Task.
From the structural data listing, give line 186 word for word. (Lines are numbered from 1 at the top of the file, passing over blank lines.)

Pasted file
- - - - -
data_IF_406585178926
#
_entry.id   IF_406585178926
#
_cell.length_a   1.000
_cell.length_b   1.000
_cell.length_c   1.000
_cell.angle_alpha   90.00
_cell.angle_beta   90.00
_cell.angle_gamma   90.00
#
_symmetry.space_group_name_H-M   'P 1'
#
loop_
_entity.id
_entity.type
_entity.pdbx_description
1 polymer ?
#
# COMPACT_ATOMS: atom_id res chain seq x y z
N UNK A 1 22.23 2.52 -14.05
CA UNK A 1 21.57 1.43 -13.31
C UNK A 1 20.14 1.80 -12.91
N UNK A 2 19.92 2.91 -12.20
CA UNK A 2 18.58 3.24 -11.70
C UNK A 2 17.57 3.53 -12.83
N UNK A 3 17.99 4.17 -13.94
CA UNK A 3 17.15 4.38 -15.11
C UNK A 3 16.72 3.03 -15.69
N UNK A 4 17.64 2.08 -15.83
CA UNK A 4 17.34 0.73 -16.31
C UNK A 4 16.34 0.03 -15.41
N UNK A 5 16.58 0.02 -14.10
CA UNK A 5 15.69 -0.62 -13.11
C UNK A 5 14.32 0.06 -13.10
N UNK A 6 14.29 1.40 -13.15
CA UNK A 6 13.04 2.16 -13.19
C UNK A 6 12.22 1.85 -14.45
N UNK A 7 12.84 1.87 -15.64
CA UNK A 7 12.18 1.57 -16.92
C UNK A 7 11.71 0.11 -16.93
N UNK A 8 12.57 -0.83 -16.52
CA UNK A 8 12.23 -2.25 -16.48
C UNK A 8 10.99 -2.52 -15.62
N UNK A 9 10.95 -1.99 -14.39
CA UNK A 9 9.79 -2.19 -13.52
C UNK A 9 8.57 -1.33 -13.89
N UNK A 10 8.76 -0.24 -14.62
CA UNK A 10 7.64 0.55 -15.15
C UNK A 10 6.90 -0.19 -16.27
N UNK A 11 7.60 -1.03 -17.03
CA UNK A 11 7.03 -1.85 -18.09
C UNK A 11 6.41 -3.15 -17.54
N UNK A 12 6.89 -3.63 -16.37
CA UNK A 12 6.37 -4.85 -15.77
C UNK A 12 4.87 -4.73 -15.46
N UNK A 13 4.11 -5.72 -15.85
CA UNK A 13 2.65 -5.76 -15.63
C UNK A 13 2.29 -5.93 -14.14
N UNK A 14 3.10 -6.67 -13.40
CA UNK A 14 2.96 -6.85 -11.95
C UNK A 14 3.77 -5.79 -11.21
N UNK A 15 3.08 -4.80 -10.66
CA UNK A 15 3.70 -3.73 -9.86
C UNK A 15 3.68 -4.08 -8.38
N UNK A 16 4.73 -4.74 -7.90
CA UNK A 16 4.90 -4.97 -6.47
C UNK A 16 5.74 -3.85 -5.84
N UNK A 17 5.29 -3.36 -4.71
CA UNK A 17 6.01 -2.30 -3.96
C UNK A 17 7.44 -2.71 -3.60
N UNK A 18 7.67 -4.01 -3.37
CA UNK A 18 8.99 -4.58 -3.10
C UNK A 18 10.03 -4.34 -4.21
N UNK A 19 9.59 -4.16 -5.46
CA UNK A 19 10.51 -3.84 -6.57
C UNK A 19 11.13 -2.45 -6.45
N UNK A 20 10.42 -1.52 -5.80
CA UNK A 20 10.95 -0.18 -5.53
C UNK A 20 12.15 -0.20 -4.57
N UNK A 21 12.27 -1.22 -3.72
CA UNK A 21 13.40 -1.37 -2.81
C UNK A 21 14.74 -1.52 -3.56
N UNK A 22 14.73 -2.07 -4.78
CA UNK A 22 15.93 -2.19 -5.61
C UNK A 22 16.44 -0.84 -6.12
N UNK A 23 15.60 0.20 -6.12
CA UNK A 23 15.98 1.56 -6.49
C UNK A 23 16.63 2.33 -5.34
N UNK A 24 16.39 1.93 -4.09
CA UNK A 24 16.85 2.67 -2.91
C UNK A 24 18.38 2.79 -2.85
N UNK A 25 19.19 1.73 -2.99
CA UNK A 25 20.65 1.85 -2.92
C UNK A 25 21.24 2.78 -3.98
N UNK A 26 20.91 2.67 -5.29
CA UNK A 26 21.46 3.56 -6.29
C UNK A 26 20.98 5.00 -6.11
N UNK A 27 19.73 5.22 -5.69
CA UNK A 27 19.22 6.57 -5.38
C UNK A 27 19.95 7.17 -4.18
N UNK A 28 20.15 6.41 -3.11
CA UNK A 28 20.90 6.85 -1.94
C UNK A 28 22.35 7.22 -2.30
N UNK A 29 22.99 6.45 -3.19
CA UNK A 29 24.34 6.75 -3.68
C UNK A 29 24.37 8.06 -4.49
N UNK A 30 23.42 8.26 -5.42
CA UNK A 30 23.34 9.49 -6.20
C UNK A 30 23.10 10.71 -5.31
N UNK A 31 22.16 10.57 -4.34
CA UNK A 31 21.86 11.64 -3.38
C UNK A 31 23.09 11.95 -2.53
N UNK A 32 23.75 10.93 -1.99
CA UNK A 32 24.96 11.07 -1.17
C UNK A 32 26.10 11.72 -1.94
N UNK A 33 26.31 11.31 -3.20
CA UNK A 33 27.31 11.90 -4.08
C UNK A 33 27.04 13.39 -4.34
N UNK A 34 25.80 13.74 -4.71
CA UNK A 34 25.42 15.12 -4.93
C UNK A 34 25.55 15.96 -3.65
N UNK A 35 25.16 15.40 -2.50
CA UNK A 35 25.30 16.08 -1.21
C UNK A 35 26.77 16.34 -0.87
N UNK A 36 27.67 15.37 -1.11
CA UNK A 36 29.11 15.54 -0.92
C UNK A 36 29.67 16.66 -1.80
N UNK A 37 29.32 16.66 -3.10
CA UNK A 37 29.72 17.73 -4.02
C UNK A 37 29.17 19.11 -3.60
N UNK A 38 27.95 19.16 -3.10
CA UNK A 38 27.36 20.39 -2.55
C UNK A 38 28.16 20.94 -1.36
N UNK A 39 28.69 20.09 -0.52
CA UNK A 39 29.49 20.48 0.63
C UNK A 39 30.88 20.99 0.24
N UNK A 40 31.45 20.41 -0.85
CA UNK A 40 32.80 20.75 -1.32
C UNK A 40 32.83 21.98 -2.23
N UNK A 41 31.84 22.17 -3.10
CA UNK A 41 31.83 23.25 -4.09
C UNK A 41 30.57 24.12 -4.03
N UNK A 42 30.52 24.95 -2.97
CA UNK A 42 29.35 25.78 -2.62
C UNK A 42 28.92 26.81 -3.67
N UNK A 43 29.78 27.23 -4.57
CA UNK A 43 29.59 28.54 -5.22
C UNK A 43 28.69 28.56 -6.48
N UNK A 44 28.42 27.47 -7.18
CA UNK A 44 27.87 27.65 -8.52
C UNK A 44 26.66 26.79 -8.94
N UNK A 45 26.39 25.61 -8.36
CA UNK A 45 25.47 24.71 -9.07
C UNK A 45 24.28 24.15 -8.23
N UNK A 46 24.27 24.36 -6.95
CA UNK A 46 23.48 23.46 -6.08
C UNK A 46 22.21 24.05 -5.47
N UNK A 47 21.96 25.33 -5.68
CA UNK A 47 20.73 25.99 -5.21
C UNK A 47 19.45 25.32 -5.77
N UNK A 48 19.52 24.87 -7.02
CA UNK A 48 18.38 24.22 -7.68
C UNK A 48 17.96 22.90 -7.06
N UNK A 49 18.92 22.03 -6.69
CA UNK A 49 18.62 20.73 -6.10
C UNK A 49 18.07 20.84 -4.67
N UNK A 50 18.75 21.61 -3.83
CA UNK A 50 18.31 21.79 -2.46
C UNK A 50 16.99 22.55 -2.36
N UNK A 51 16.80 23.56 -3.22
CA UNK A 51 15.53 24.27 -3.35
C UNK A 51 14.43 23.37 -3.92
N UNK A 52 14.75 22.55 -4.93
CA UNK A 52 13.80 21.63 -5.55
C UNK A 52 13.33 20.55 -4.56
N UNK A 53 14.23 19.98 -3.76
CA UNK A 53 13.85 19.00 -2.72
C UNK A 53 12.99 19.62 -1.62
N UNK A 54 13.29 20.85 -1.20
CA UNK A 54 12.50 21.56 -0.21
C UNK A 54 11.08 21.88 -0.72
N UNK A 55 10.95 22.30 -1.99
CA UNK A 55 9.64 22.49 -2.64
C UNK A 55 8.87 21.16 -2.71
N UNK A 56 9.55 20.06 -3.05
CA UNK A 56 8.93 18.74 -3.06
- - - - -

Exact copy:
N UNK A 56 9.55 20.06 -3.05